The Social Security and National Insurance Trust (SSNIT), which was established in January 1972 under NRCD127 to administer the national social security scheme, says it has invested a staggering GH¢2.01 billion in 22 out of the 36 listed companies on the Ghana Stock Exchange (GSE).
The figure represents 3.19% of the total GSE market capitalisation of GH64.35 billion.
Madam Patience Akua Owusu, a Deputy General Manager of the trust, who disclosed this at a media encounter at Aburi in the Eastern Region over the weekend, said apart from these heavy investments on the Ghanaian burse involving equities in a number of banks, including Cal Bank, GCB, Ecobank and a host of others, the trust has also invested heavily in the real estate sector.
According to her, apart from the 7,168 housing units developed nationwide, of which 96% had already been sold to salaried workers, the trust is also investing in other new housing projects.
She mentioned these new investments as an affordable housing project at Borteyman, which has 1,525 units, RSS Developers, Klagon, 1688 units, RSS Developers, Sakumono, SDL, Switchback Road, and Dunkonah Housing Project, Dunkonah, which has 608 units.
In addition to these, the trust has also invested in the Ridge and Pension House car park complexes, Adenta and West Hills malls, and important hotels in the country, which include Labadi Beach, La Palm Royal Beach and a host of others.
In the area of education, Madam Akua Owusu told the journalists that SSNIT had invested in six hostel facilities on six university campuses, which are being managed Ghana Hostels Limited, with a total of 4,355 beds.
She further noted that investment assets of the trust increased by 27.9% from the GH¢5,170.13 in 2013, to GH¢6,610.43 in 2014.
Of the figure, equities alone have the lion share of GH¢2, 352.73, up from GH¢2,089.75 in 2013.
Fixed income also stands at GH¢3,617.19, whilst the remaining 640.51 stands in the name of alternative investments.
The General Manager in charge of Operations, Mr. T.F. Ohene, on his part, noted that despite the heavy investments the trust has made, it is faced with a number of challenges, which, if not addressed, could affect their future investment plans.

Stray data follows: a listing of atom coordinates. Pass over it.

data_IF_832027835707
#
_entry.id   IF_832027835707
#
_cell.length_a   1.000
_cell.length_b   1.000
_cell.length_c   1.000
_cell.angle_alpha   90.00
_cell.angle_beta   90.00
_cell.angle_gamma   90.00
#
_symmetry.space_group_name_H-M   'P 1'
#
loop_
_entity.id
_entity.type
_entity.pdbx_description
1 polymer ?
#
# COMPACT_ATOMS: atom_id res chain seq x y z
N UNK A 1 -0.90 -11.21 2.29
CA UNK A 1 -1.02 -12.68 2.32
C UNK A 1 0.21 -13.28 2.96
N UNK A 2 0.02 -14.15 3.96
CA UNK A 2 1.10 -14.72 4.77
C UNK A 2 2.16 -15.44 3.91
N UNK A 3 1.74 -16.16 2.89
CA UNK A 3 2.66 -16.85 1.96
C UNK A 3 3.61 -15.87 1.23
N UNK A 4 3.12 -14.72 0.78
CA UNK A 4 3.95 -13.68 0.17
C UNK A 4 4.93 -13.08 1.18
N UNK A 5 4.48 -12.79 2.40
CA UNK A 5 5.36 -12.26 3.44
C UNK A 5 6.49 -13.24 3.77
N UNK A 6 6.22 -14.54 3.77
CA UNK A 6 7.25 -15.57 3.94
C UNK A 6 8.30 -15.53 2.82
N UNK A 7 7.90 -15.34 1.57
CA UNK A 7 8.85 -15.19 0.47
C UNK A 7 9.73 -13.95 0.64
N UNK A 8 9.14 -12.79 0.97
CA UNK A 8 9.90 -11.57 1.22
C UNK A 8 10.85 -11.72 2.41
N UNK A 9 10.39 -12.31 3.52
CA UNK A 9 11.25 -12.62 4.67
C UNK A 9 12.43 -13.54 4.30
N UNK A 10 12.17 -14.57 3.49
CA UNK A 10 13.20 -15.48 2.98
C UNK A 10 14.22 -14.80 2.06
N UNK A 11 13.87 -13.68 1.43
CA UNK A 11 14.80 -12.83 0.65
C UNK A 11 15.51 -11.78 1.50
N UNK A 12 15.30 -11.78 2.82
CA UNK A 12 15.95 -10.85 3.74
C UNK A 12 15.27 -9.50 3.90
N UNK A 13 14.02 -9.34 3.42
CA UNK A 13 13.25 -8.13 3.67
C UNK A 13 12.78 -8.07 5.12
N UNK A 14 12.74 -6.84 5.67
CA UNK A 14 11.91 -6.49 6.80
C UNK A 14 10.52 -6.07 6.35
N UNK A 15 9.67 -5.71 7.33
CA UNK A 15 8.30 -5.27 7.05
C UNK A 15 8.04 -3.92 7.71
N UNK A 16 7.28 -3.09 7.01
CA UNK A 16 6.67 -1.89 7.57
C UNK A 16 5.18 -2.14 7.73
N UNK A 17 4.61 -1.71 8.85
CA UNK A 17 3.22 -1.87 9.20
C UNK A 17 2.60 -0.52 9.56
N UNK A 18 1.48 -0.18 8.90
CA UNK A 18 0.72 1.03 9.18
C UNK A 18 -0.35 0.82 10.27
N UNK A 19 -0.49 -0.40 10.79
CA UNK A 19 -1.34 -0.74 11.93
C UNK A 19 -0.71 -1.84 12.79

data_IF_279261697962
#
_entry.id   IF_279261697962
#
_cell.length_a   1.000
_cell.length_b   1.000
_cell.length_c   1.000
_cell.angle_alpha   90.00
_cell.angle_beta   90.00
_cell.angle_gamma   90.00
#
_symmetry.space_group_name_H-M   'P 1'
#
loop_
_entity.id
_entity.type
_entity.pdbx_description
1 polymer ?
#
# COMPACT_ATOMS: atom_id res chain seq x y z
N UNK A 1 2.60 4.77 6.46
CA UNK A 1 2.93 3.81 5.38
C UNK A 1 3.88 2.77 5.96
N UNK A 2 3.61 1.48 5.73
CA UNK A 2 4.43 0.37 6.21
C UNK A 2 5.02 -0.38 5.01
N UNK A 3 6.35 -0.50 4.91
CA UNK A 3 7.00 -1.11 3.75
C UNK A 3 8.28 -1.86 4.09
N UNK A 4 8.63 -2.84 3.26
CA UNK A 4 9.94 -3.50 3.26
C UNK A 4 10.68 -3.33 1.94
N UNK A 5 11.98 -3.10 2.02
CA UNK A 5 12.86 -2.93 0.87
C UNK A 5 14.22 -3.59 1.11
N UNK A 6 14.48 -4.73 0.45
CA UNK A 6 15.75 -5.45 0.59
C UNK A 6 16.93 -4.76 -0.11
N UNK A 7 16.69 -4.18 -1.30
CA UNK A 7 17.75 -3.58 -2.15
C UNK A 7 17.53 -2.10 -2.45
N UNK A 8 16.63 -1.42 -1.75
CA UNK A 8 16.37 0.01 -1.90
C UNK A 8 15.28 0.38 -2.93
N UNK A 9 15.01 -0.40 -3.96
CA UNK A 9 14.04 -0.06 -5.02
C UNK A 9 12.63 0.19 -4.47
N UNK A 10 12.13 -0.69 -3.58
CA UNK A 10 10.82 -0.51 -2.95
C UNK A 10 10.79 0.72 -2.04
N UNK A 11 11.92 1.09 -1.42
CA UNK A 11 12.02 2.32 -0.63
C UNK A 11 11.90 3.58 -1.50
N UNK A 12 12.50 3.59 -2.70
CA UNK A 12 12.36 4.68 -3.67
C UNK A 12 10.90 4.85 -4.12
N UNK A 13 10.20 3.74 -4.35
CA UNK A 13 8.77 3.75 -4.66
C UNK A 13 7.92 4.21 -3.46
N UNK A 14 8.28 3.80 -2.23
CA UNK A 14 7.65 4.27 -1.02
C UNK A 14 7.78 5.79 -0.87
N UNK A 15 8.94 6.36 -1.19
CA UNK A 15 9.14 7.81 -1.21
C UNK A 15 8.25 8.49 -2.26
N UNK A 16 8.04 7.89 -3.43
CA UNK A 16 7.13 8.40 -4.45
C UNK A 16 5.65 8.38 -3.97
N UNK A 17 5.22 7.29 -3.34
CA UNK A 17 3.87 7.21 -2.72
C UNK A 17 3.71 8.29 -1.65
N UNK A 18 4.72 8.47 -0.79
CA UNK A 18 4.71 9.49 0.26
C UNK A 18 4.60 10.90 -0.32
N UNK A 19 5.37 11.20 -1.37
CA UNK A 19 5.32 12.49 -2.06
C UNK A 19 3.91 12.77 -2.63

He noted that it is contributions of employers and workers that are always invested, but most companies have been defaulting in payments.
According to him, the high level of non-compliance by employers averaged approximately 52.3%.
He noted that as at the time he was speaking to the journalists, a total of 10,151 establishments owed the trust.
Out of the number, 6,490 have either become dormant or defunct. Nevertheless, his outfit, he continued, had initiated court actions against 8,402 of these defaulters.
The National Pension Act 2008, Act 766, which regulates the operations of SSNIT has introduced a three-tier pension scheme.
The first tier is a mandatory basic social security scheme managed by SSNIT, whilst the second tier is fully funded and privately owned, and is being managed by occupational schemes. The third tier is also a voluntary funded and privately managed provident fund and personal pension scheme.
Under the Act, employers pay 13% of the worker’s basic salary, whilst the workers themselves contribute 5.5% of their basic pay, bringing the total deduction to 18.5%. Out of this figure, 13.5% is paid to SSNIT, which in turn transfers 2.5% to the National Health Insurance Scheme, leaving SSNIT with 11%, which it manages as pension funds.
The remaining 5% goes to the 2nd tier Mandatory Occupational Pension Scheme. Information obtained by The Chronicle also indicates that as at December 2014, SSNIT had a membership of 1,189,168, out of which 142,076 are pensioners.
Pensioners with the highest pay currently collect GH22, 292.03 (Indexed), whilst the lowest takes home GH¢200. The highest 25% lump sum paid so far since the establishment of the trust is GH¢628,970.46.